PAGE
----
TimeExperience (work in progress) is the title of a chronological serie of miniature sewn photos and photo-montages. In this actualized multiplated cycles I`m “sewing” my own biography through different phases of my work: self 1975-76, pregnant 1977-80, mother`s luck – with daughter and son 1977-1986, Grima – with child and animal 1986-89, double head – with daughter and son 1991-92, generativ – self with daughter, mother and grandmother 1994-99, KALI-daughter 2000-04, N.Y.FACES-surgical operations 2001-02, personal identity since 2003, transgenerativ-MotherFatherDaughterSon 2005-2008, verified self 2009-10, Orifices since 2011.
Rhyming The Lines: I Wrote a Short Story (out of a projected 16)
acrylic paint, collage and stitching on paper, 2003-2010.
In March 2002, I completed a sixteen-page short story, titled, Rhyming the Lines. I had used this title before, to name a piece of visual art, and I found myself attracted to it again. The phrase summarizes the way in which we try to link events together in an attempt to find unifying and meaningful patterns in our lives. We try to find the rhymes, the iterations and reiterations that form the poetry of our days.
The story, Rhyming the Lines, fascinated me, because it was farther from autobiographical truth, than anything I had written previously. Or was it? I knew that I had been fascinated and horrified by the kidnapping and murder of Daniel Pearl, a reporter from the Wall Street Journal. His abduction had taken place in January 2002. In late February, confirmation of his death was reported. His murder had been videotaped, and the tape had been grisly, and specific. As I painted in my studio, I kept being drawn, magnetically, to the Internet, to search for information about his murder. Like me, he had been Jewish. He was thirty-eight and I was thirty-six. He looked nice, and was attractive to me. I began to consider writing a story in which a woman becomes obsessed with a murdered man. But a completely different story resulted.
Thus, I became interested in the unconscious influences underlying choices made when writing a short story and in all the disparate and remembered fragments that somehow came together in the genesis of the writing. For instance, in April 1993, Amy Biehl, a recent graduate of Stanford University, was murdered while on a Fulbright Fellowship to South Africa. The two men, who were convicted of murdering her by stoning and stabbing, stated that Amy’s blond hair had enraged them. The hair reminded them of racial injustice in their country. As I had with Daniel Pearl, I felt kinship with Amy Biehl. I too am white, and I also had a Fulbright Fellowship and went to a “good” school. Could my fascination with Amy’s murder in Africa have influenced my decision to have the fictional character of “Nora Allyson” murdered in Congo? Only now, as I write this explanation, do I realize that “Nora’s” degree comes from Stanford, just like Amy Biehl’s degree did.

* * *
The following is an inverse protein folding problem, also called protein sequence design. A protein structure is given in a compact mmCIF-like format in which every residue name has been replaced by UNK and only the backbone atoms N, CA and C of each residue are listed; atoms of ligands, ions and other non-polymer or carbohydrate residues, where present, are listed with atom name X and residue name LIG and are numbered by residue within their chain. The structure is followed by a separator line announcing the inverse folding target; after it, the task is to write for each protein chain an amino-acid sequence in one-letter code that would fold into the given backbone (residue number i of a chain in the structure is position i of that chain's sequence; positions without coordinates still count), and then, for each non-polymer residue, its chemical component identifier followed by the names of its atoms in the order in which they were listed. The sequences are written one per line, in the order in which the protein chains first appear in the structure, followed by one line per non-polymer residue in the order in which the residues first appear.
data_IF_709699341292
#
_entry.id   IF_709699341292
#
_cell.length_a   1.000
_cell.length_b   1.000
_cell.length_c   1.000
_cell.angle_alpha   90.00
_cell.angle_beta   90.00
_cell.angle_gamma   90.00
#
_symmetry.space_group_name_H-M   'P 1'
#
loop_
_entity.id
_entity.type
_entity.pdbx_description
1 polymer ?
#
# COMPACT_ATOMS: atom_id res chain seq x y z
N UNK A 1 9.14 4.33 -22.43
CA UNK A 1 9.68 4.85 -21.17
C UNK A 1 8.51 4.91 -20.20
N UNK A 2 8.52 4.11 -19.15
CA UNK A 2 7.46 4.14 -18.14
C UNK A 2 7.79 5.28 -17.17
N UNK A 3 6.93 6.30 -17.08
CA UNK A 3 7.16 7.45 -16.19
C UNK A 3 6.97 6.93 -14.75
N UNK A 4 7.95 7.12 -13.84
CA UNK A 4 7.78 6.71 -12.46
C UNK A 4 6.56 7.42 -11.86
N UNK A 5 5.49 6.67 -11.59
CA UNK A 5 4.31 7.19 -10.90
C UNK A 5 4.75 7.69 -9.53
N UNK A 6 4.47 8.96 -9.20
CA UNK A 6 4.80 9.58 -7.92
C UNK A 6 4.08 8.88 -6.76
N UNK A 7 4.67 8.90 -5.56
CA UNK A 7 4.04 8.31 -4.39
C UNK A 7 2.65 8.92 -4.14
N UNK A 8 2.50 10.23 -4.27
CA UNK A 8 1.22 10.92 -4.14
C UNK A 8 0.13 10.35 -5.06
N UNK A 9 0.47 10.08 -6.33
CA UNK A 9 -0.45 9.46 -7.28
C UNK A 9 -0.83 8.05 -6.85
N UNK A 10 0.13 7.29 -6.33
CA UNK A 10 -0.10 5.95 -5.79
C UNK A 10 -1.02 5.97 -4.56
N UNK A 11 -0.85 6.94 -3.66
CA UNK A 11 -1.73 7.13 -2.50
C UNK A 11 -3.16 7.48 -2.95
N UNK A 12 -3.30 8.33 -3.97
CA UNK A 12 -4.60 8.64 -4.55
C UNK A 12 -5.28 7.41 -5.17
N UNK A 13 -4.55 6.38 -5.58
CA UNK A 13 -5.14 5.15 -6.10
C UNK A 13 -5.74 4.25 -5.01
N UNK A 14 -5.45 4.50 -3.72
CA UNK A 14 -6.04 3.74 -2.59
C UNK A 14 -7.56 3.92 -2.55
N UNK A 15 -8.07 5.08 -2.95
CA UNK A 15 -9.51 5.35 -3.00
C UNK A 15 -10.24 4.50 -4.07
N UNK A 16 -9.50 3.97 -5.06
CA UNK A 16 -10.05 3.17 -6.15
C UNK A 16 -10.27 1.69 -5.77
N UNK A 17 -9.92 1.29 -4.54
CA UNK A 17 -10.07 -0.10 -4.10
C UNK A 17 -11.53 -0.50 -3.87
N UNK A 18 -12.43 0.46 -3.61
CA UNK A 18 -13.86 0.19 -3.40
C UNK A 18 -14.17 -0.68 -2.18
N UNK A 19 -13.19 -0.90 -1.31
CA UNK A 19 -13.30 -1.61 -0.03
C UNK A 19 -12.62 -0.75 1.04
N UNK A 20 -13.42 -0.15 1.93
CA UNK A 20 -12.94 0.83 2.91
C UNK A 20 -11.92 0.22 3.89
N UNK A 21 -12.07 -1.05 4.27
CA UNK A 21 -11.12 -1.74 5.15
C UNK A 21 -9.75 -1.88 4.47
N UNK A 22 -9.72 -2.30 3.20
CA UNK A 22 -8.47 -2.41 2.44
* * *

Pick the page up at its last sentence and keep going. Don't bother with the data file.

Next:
And why the Congo? Reading Barbara Kingsolver’s novel, The Poisonwood Bible, was my initial contact with Congolese history. That novel so galvanized me, that I have been reading histories of that region for the better part of a year. Books like King Leopold’s Ghost by Adam Hochschild, helped me to imagine the kind of wild violence that my short story begins by describing.
Finally, the incestuous video that informs the plot of Rhyming the Lines would be linked to another short story that has an incestuous theme. Lawns, by Mona Simpson, describes the life of a college student who has experienced molestation from her father. She cannot resist stealing mail from other students in an attempt to steal the normalcy of the lives that their letters from home describe. This story is a heartbreaking depiction of how sweet and redemptive ordinary life can be for anyone who has experienced trauma. Coming from a family of Jewish refugees who made Mexico their home to escape from Hitler, the equation of normalcy with safety, moved me deeply. There is one particularly harrowing description of the narrator in Lawns, experiencing her first orgasm at the age of nine (from her father). I think Mona Simpson was brave to be so graphic in her story. I link her scene of sexual “murder” to a similar scene in my own work.
Usually, I invent specific visual structures into which I embed autobiographical and fictional narratives. This project, titled, I Wrote a Short Story, ventures into new territory, because the text embedded in the piece is fictional rather than autobiographical. The attached “addenda” are in a sense autobiographical, in that they describe works of fiction that became a part of my unconscious life, seeping out into the writing of the story. Ultimately, I Wrote a Short Story, will present the sixteen pages of the short story, Rhyming the Lines, and the sixteen “addendum” in one unbroken frame of individual diptychs. Embroidered to evoke a child’s writing tablet, these dual “pages” of stitching and collaged text, are of a standard 8.5-inch by 11-inch size. Blue horizontal lines, sewn into the paper at half-inch intervals, and intersected by one stitched, red, vertical line, representing a margin, will, I hope, create an archetypal field, evocative of homework and school. This evocation of childhood is one way that I can express to the viewer that my work is preoccupied with the factual and fictional forms in which memories appear.
The joining of people to devices has been rapid and unalterable. The application of the personal device in daily life has made tasks take less time. Far away places and people feel closer than ever before. Despite the obvious benefits that these advances in technology have contributed to society, the social and physical implications are slowly revealing themselves. In similar ways that photography transformed the lived experience into the photographable, performable, and reproducible experience, personal devices are shifting behaviors while simultaneously blending into the landscape by taking form as being one with the body. This phantom limb is used as a way of signaling busyness and unapproachability to strangers while existing as an addictive force that promotes the splitting of attention between those who are physically with you and those who are not.